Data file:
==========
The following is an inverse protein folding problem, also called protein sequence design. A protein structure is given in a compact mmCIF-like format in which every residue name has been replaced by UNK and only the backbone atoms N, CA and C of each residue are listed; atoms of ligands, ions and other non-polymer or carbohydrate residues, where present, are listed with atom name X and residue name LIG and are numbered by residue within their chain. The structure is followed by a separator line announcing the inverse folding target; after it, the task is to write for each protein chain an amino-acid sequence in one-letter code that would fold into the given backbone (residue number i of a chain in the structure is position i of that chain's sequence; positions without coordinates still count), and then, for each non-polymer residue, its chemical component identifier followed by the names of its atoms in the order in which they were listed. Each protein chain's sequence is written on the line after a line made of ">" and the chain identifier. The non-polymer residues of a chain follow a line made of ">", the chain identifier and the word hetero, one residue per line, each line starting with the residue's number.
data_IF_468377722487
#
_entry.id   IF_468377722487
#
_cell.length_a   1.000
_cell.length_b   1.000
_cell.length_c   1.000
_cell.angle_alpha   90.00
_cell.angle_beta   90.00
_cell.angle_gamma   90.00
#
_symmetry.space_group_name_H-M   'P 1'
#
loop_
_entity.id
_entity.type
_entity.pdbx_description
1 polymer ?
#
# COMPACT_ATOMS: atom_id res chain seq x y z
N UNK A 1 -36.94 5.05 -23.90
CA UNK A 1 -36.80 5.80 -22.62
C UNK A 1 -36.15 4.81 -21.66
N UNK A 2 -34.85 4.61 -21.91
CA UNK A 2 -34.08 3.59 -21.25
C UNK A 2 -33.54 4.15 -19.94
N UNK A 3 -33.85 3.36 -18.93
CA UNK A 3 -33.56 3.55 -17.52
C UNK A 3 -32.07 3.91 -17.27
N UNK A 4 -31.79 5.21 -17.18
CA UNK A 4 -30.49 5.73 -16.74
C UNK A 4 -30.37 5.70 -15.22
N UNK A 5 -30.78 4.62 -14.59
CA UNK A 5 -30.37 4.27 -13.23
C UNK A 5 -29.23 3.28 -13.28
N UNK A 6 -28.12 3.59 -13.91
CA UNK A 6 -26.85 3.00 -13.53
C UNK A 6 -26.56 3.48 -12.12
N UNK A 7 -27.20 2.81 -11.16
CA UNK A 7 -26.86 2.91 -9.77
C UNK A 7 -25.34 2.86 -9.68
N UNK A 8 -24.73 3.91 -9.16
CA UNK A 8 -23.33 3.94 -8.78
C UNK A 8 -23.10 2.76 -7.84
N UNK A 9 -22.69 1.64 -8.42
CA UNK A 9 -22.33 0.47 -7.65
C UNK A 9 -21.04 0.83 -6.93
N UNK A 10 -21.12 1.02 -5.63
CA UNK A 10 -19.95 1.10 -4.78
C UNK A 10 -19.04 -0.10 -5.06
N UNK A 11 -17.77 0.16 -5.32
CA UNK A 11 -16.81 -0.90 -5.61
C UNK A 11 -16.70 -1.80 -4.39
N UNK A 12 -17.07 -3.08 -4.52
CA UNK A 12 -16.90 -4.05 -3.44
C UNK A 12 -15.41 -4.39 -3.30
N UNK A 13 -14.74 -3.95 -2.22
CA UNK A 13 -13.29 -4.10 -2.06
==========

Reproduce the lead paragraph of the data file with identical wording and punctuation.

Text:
The following is an inverse protein folding problem, also called protein sequence design. A protein structure is given in a compact mmCIF-like format in which every residue name has been replaced by UNK and only the backbone atoms N, CA and C of each residue are listed; atoms of ligands, ions and other non-polymer or carbohydrate residues, where present, are listed with atom name X and residue name LIG and are numbered by residue within their chain. The structure is followed by a separator line announcing the inverse folding target; after it, the task is to write for each protein chain an amino-acid sequence in one-letter code that would fold into the given backbone (residue number i of a chain in the structure is position i of that chain's sequence; positions without coordinates still count), and then, for each non-polymer residue, its chemical component identifier followed by the names of its atoms in the order in which they were listed. Each protein chain's sequence is written on the line after a line made of ">" and the chain identifier. The non-polymer residues of a chain follow a line made of ">", the chain identifier and the word hetero, one residue per line, each line starting with the residue's number.